3. My 7th and 8th grade leadership students in the Garvey district share a campus with the elementary school next door. They are not allowed to wander off and disappear, so when they sneak off to the ice cream truck or to the store I have to write them up. If they disappear or get hurt while under my care, I will be the one to blame. “What will I tell your father, Selena?” I ask. The elementary school kids wear a uniform. They walk in two rows past us out into the green field where they play monkey tag. If you don’t know what monkey tag is, it’s like freeze tag but when you are “it” you throw a stuffed monkey at people and they are frozen and when they are frozen, they have to kneel on one knee until their friend sets them free. I smile and wave at them while searching for Selena. “Where are you going?” I ask them as they walk past in crooked rows like they don’t know they are small, off kilter and vulnerable. “We don’t know,” a boy with glasses says. They trust it will be fun and there will be graham crackers and chocolate milk.
I watch them shrink into tiny dots skipping on wet grass.
4. The locals call this place Cat City— short for Cathedral City. They’re not exactly locals. They’re stationed in 29 Palms, about forty minutes away and they’re Marine Corps from Kalamazoo Michigan and Arizona. It’s the holidays and they are getting shitfaced at 3 p.m. at Desert Showgirls. Around the corner are an adult video store and a 7-11. In the parking lot, Mexican construction workers whistle at me when I bend over for my stripper bag. I feel at home here, but I feel at home in remote and dangerous places, like the Motel Six off East Canyon Road. Like the luggage compartment on the train from Calcutta to Bombay. Like Bourbon Street at 4.a.m. Like the jail for incarcerated teenagers, the campuses where I teach and my dad’s house with all of his guns.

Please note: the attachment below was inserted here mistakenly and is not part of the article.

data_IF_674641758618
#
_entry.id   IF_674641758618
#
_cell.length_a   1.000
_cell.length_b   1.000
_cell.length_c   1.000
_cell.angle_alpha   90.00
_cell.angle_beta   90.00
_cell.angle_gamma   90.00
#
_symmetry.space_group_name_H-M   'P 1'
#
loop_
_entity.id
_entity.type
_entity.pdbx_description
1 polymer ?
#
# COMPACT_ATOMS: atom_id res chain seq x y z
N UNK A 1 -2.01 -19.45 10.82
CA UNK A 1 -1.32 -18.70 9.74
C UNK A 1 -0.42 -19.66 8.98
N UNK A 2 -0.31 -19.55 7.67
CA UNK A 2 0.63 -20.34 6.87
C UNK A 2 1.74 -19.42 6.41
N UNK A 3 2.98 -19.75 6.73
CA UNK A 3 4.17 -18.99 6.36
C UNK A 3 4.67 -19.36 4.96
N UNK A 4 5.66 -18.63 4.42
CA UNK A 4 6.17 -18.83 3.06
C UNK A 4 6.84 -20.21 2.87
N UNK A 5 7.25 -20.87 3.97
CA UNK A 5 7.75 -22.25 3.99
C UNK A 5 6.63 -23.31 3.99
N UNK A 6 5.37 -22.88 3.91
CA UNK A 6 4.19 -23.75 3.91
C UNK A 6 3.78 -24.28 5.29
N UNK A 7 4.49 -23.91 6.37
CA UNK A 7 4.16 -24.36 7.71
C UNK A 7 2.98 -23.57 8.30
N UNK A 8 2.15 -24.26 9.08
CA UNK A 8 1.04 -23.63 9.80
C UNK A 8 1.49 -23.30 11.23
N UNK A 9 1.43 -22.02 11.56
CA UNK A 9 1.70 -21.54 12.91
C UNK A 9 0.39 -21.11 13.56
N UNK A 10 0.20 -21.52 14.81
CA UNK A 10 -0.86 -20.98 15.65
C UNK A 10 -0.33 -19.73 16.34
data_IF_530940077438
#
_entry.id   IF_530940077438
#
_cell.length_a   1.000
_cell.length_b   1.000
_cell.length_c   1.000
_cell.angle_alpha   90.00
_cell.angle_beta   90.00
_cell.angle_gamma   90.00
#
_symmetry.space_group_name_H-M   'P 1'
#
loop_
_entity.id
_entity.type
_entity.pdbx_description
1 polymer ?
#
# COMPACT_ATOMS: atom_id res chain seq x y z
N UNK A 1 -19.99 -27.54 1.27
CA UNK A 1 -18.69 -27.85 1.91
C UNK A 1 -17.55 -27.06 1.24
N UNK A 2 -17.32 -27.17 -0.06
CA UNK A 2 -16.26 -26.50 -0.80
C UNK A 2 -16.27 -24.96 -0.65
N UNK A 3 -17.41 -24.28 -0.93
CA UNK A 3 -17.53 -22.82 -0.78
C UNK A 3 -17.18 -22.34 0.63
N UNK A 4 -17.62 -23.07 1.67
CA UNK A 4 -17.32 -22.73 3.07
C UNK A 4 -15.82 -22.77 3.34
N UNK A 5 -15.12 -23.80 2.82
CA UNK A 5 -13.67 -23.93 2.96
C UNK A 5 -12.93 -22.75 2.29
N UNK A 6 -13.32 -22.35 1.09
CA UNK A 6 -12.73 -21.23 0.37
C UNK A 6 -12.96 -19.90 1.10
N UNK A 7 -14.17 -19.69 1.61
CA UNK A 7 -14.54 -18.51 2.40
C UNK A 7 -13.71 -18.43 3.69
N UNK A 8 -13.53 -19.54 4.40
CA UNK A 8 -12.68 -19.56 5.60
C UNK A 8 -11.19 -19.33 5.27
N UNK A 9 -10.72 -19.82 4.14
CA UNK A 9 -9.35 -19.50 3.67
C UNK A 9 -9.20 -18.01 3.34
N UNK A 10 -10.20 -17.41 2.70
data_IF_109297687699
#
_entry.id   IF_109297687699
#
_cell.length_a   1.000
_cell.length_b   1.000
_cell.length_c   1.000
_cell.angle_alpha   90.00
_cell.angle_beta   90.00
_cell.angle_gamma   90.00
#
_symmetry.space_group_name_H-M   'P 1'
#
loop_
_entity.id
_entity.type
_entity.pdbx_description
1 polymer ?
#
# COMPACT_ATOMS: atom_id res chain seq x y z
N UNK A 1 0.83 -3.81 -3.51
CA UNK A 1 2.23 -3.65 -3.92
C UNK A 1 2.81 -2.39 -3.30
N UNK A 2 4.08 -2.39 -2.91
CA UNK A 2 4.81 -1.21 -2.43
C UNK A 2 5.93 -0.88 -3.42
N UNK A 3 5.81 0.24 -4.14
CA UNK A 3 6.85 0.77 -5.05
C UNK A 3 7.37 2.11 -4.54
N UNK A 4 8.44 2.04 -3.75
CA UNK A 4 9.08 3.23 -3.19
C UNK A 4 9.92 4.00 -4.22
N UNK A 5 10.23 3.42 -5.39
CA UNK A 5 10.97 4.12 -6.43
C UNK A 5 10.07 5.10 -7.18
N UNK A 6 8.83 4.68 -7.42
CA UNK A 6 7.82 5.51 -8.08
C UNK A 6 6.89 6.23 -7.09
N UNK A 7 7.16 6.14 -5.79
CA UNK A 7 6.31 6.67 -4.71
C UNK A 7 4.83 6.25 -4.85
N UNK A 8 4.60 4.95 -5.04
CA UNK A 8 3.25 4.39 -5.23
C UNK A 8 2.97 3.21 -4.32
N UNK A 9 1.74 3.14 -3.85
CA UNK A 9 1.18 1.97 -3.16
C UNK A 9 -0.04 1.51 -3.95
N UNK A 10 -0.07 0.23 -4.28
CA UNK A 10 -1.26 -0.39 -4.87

On the ten, the snow gathered on the tips of the mountains makes them appear closer. The bright sun is thin and crisp. It melts the knot in my shoulder from holding myself so tightly before on the couch, unable to peel myself from the news.
I waited until the twenty children were accounted for and when they were, I drove to work.
Just past the windmills near Desert Hot Springs, where the sky opens up and the city is a toxic cloud in my rear view mirror, the air is alive again. By Date Palm Drive, the highway ends and shoots off into classy movie star names like Bob Hope. And the hotels and casinos all flaunt water features and golf courses. I speed past the pristine hot springs and the resort with flamingos. I’m here to support myself between teaching gigs. Inside the musty doorway of Desert Showgirls, a fat DJ I’ve never seen barks “Who hired you?” I walk past him to the dark yellow dressing room where the regular girls have lockers. “Why?” I ask him. I’m feeling real skinny — not a good skinny— strep throat skinny. The DJ walks in and out of the dressing room. I am the only girl there and figure he wants to catch me naked, so I fiddle with my curling iron and eye shadow until he leaves. He grabs an extension cord. “I can’t remember his name, but the manager, Cassandra hired me over a year ago, ” I said. Like it matters. Like I wondered in off the street to panhandle in my underwear and break into the supply cabinet to steal scratchy paper towels. I hold myself in the dressing room. It’s dark. I feel safe there. Alone.